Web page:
Athletic competition is an artificial endeavor. It mimics real life without being real. This is evidenced by the terms we use: we “play” a sport and competitions are called “games.” The exception is for those who derive or wish to derive their livelihood from athletic performance. While we welcome student-athletes of such high ability, our program is not intended to develop them to that level. Instead, we wish to use our athletics program to further the mission of the school:
The Geneva School of Boerne exits to provide a classical education from a Christian worldview, to equip students for a lifetime of learning, service and leadership to the glory of Jesus Christ.
That athletics is artificial is not to say it is without value. Just the opposite is true. It is because of athletics’ artificiality that it holds great value to a school such as Geneva that seeks to develop not just academically astute students but well-rounded young men and women who demonstrate qualities such as humility and selflessness coupled with confidence and poise. Within athletic competition, student-athletes encounter many positive and transforming experiences.
With its roaring crowds, intense competition, exhausted bodies, chaotic activity and immediate feedback, the athletic arena is a place unlike any other in a school. In athletics, the better team or player (better in the sense of greater talent or preparation) is often, but not always, rewarded with victory. Athletics reinforces the notion that harder work reaps greater rewards while also allowing for the vagaries that occur when imperfect people square off in an attempt to defeat one another. Such lessons and experiences may be had only within the heat of competition.
The positive role of athletics is on display when students’ interest in competition and sport is used for the greater good. Many students grow up loving sports and look forward to representing their school in competition. Sadly, such interest is not often found with academics. Students don’t typically dream of learning advanced biology or ancient history in high school. This results from a lack of emphasis on learning in our culture and homes. On the other hand, sports are often given too much attention as athletes serve as modern gods for young men and women. While we may not change the culture, we are given a great opportunity to capitalize on this interest by using it to change and develop our students into mature and godly men and women who are equipped for service and leadership to the glory of God.
For athletics to serve our students in the best possible way, the school must have a vision for what it wants to accomplish. Without such a vision, we are at risk of succumbing to the default positions often taken by sports advocates: either that competition is only about victories, trophies and championships (and therefore requires much time, practice and money) or it is a tool for building the self-esteem of the students (and therefore must be conducted in such a way that students are shielded from unpleasant outcomes such as humiliating defeats).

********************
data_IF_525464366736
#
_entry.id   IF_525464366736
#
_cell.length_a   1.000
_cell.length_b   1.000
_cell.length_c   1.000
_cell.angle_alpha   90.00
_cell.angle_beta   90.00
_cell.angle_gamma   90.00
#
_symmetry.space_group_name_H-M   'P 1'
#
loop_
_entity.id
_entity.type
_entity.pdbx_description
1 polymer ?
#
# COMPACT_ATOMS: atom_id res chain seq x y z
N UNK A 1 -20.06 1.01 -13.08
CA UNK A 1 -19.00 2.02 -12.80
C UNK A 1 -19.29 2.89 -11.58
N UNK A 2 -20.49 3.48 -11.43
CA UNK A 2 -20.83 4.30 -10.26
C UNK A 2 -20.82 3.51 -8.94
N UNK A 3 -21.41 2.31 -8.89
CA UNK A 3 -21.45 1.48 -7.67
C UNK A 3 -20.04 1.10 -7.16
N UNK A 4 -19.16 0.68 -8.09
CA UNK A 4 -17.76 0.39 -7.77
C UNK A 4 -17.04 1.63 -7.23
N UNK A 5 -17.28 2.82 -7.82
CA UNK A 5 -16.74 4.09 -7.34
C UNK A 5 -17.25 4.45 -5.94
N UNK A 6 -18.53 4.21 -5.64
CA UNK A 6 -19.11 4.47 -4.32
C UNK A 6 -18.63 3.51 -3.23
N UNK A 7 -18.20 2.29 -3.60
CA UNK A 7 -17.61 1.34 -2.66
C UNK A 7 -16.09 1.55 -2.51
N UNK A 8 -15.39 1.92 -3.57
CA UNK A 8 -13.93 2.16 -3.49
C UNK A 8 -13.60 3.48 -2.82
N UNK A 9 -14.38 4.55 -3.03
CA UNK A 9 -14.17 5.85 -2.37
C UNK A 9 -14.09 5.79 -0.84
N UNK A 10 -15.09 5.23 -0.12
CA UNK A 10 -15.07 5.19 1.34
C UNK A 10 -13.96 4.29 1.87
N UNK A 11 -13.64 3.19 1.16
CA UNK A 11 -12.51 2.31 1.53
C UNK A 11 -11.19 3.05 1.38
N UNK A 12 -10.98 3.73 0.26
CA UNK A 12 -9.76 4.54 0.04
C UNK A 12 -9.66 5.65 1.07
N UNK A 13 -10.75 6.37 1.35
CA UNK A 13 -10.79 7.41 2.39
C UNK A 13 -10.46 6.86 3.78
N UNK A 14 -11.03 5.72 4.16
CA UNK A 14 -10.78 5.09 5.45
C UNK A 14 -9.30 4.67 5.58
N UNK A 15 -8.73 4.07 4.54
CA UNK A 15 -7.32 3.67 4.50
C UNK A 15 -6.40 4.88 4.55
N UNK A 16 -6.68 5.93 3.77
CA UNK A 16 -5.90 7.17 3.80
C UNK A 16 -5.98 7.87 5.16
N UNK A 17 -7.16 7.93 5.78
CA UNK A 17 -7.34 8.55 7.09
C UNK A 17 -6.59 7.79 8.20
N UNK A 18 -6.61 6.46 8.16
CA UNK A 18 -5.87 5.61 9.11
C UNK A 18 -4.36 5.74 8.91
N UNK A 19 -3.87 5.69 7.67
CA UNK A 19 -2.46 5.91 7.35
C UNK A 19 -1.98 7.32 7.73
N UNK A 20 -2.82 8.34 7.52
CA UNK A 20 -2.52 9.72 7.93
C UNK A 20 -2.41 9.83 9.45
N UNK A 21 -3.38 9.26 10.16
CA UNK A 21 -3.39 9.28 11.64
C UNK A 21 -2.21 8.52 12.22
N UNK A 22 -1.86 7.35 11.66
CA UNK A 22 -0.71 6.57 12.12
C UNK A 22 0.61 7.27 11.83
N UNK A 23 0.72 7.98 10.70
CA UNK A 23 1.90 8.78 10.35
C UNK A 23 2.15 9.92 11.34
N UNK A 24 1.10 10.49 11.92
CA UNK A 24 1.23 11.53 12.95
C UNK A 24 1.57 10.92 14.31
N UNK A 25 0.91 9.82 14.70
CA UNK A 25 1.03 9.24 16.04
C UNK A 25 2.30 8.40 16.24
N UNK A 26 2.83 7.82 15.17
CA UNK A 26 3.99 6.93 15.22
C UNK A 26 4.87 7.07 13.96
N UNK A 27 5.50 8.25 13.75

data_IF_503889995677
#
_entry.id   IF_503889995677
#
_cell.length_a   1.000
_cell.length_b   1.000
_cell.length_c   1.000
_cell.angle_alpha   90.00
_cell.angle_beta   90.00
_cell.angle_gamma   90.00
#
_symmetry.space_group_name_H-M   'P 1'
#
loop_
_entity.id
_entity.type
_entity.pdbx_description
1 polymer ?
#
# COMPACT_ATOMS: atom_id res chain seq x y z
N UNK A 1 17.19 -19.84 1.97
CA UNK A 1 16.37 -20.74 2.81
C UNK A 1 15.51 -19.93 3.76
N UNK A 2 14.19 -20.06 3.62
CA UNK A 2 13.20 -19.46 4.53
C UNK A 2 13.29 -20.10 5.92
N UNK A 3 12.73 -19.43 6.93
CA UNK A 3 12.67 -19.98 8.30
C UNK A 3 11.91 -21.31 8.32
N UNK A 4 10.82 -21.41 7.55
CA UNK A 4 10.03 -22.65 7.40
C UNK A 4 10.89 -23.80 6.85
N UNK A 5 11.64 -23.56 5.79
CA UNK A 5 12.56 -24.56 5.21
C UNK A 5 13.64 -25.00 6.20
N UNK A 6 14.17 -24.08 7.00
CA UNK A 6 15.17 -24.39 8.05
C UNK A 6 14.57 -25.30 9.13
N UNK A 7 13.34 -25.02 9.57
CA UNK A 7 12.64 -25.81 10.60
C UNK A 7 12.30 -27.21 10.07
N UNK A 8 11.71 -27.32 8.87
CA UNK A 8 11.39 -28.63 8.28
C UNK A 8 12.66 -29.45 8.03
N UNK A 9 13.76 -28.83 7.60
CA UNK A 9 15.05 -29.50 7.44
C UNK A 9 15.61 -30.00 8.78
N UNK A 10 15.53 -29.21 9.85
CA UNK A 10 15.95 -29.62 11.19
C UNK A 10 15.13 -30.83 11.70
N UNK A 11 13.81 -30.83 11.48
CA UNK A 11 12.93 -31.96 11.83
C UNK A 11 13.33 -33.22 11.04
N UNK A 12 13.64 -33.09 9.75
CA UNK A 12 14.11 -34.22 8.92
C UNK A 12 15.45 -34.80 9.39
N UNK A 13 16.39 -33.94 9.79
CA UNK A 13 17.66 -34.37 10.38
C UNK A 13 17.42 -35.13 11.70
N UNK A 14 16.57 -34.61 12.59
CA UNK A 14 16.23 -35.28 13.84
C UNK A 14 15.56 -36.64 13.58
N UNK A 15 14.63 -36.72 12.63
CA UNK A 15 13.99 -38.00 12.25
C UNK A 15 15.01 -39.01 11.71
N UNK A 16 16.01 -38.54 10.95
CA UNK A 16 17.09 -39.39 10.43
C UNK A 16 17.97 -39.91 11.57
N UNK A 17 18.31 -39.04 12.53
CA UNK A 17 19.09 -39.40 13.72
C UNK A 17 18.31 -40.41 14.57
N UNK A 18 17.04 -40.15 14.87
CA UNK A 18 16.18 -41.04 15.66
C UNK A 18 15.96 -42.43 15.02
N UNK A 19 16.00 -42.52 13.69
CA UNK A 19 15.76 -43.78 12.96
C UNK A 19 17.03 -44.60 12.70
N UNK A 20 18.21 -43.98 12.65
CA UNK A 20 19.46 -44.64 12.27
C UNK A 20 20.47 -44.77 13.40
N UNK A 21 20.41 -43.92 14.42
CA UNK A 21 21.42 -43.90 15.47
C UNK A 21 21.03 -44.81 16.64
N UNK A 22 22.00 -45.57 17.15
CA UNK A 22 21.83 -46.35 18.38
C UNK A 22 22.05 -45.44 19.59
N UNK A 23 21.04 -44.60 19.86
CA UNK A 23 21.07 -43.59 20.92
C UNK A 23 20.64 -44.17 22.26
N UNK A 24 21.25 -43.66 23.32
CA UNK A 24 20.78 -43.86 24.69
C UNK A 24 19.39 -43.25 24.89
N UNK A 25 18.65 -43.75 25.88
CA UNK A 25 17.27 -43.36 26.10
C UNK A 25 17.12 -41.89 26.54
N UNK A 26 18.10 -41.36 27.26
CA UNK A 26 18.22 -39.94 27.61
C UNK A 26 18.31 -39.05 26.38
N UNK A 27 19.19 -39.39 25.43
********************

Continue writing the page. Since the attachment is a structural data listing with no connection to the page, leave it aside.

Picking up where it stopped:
A well-run competitive sports program (well-funded, led and supported) should provide the student-athlete:
- An appreciation for and development of one’s body.
- An ability to handle pressure with confidence and poise.
- A healthy perspective on victory and defeat.
- Knowledge in how to interact with others through team sports.
- Experience in being a leader as well as a follower.
- The will to do one’s best, no matter the circumstance.
- Satisfaction that comes from the exercise of creativity within recreation.
- A sense of belonging to something greater than oneself, be it a team or a community.
- A test of one’s ability as well as the encouragement to reach beyond perceived limits.
- The discipline that requires one to set a goal, work toward it and see it to completion.
When we lose sight of the fact that athletics is artificial, we risk misleading our student-athletes. When athletics is “real,” too much emphasis is placed on the outcome. The desire for victory can become so great that we lose sight of any benefit our student-athletes may gain in defeat. When athletics is “real,” sinful behavior is easily justified. The poor call by a referee or cheating by an opponent may be seen as a wrong that in the name of justice must be addressed, often boorishly. To counter these tendencies, we must train not only the student-athletes but the parents, coaches and administrators in a healthy perspective on competition and give each clear expectations for conduct on the field, court, sideline and stand.
This is not to say that we want our students to enjoy defeat or become passive doormats after every blown call or incident of cheating. Such a response is to replace one set of weaknesses (blown temper, profanity or an ugly remark) with another (giving up, quitting or resignation with defeat). Both responses, while typical, are overcome through mature coaching and parenting that seeks to move student-athletes toward strength of spirit, body and mind.
The Rhetoric School began in the fall of 2007. Geneva joined the Texas Association of Private and Parochial Schools (TAPPS) in the fall of 2008 as a 1A school.
Since then, Geneva has claimed 25 state championships and has been recognized by the Texas Association of Private and Parochial Schools (TAPPS) as the top school in its division for the eighth time in nine years. The school was declared champion for the first time in the TAPPS 4A classification at the completion of the 2017-18 school year, reclaiming this honor after finishing as runner-up in the 2016-17 TAPPS 4A Henderson Cup race.
In addition, Geneva won the Henderson Cup twice as a TAPPS 3A school (2014-2015, 2015-2016), twice as a 2A school (2012-2013, 2013-2014) and three times as a 1A school (2009-2010, 2010-2011, 2011-2012).
Click here for the TAPPS Henderson Cup standings in each classification for the current school year.